Looking at our congregations, we may wish that we could magically create a mission-shaped congregation with one event, one sermon, or one service-project.
The challenge is that most life change doesn’t happen overnight! Running a marathon, for example, takes months of training. Daily practice slowly shapes muscles and develops endurance until running 26.2 miles is possible. Becoming a mission-shaped congregation takes many small steps, all headed in the right direction.
Missionaries need a strong support team in order to thrive in their ministry. While the sending agency plays an important role, there are elements of missionary care that congregations are uniquely equipped for.
Writing to your missionary and sending them mail is a great way to encourage them, but some missionaries serve in countries where Christians are persecuted or where sharing the gospel is cause for arrest. Governments monitor letters, packages, emails, social media, websites, and blogs; one word could jeopardize your missionary’s safety and ministry.
We live in a culture where every latte, sunset, or family gathering is fair game for a photo-op and social media post. But we have to be aware of how our love for photography and social media can play out when we are serving in mission.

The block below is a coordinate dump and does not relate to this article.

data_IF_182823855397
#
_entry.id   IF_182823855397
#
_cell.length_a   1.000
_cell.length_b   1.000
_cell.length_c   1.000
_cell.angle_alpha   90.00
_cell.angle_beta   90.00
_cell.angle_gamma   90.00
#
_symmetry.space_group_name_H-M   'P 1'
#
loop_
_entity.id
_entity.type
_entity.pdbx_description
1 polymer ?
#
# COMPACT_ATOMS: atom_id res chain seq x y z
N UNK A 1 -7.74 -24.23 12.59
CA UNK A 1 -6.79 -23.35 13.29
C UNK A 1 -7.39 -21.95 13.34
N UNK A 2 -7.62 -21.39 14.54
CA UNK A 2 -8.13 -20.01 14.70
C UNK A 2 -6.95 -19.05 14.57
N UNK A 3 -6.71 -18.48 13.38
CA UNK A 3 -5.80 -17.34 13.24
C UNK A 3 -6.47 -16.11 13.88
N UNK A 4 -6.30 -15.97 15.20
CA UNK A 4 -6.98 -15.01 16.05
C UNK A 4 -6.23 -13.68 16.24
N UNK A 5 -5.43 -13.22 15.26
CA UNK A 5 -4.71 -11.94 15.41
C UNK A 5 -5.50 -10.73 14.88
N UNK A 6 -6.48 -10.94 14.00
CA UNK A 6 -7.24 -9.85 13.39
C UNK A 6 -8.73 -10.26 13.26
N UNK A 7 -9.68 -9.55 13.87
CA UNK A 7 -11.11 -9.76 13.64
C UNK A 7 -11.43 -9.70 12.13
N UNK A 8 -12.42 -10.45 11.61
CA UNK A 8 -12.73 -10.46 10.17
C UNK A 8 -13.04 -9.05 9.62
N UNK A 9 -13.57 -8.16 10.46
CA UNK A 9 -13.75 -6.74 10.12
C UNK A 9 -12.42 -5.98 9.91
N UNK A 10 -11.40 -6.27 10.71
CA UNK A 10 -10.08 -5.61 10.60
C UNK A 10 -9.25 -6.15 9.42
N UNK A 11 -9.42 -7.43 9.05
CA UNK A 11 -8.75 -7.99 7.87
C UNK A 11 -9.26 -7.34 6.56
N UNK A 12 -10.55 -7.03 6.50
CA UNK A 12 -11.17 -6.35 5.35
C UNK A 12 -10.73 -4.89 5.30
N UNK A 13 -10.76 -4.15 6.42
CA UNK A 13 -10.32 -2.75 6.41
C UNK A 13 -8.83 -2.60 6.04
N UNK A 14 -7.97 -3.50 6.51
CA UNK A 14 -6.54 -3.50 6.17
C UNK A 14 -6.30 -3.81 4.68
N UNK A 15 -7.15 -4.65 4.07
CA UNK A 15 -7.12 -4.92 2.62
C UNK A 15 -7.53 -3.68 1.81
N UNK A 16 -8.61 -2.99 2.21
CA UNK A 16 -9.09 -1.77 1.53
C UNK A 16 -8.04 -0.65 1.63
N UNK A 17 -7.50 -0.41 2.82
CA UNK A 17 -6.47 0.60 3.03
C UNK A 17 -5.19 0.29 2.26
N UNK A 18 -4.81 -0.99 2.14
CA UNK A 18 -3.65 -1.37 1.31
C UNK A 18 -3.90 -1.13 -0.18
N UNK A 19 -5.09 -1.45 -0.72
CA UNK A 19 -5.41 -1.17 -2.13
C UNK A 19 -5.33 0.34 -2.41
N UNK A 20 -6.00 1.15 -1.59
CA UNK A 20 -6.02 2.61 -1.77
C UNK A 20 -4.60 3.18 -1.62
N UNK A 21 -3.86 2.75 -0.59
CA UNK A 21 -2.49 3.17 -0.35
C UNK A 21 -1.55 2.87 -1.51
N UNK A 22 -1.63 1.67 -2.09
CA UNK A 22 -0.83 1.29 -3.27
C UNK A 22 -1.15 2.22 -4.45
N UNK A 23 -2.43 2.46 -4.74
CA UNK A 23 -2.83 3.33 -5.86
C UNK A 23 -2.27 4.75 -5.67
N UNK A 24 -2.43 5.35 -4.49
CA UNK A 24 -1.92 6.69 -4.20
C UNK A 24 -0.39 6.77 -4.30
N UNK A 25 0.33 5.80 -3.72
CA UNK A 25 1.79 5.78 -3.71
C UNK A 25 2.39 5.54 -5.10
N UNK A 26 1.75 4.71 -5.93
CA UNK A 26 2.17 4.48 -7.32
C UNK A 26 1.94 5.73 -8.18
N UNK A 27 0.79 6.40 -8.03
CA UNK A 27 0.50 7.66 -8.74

Reflect on the following guidelines to ensure that your photography, social media use, and communications affirm the dignity of all people on your next short-term mission trip.
1. Give yourself boundaries.
Care packages are a great way to encourage missionaries and send them a bit of home—but sending care packages can also be tricky. In some countries, care packages and their contents can present a huge hassle for your missionary. Always coordinate care packages with missionaries before sending them. Here are four questions you should ask: